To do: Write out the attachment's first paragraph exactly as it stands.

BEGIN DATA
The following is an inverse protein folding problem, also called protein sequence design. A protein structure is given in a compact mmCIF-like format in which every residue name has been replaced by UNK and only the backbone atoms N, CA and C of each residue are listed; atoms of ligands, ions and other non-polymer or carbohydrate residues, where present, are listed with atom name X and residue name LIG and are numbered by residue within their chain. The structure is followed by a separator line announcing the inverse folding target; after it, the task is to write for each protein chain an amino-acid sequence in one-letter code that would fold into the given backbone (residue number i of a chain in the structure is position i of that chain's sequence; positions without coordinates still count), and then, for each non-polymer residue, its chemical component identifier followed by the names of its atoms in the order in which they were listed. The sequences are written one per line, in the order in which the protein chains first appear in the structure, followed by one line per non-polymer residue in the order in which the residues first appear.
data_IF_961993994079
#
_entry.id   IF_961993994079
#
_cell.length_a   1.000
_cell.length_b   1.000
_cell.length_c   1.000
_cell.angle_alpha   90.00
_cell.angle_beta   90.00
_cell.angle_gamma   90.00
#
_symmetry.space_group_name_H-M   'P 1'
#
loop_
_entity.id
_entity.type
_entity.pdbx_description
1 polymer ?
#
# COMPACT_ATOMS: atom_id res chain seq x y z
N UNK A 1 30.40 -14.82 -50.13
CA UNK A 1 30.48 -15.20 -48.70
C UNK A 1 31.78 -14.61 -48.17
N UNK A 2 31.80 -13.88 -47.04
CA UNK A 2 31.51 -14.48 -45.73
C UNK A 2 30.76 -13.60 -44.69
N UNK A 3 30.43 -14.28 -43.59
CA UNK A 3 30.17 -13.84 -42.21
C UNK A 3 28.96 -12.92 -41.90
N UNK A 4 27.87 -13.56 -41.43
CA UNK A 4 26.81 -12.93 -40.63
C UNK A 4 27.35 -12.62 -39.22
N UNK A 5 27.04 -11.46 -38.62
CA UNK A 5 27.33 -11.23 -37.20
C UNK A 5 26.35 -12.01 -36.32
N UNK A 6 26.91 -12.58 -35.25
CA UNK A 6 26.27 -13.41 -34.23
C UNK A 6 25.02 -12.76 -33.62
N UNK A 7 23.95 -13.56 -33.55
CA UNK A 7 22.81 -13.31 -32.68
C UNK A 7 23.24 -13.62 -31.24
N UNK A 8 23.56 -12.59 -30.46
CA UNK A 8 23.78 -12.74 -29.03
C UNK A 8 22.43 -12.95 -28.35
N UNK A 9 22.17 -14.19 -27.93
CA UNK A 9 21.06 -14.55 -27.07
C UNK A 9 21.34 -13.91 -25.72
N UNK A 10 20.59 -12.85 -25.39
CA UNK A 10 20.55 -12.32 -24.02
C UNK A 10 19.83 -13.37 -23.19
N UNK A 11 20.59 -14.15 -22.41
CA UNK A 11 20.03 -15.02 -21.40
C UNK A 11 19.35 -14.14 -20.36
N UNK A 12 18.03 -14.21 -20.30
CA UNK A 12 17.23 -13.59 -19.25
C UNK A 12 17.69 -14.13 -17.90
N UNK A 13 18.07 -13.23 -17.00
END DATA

The following is an inverse protein folding problem, also called protein sequence design. A protein structure is given in a compact mmCIF-like format in which every residue name has been replaced by UNK and only the backbone atoms N, CA and C of each residue are listed; atoms of ligands, ions and other non-polymer or carbohydrate residues, where present, are listed with atom name X and residue name LIG and are numbered by residue within their chain. The structure is followed by a separator line announcing the inverse folding target; after it, the task is to write for each protein chain an amino-acid sequence in one-letter code that would fold into the given backbone (residue number i of a chain in the structure is position i of that chain's sequence; positions without coordinates still count), and then, for each non-polymer residue, its chemical component identifier followed by the names of its atoms in the order in which they were listed. The sequences are written one per line, in the order in which the protein chains first appear in the structure, followed by one line per non-polymer residue in the order in which the residues first appear.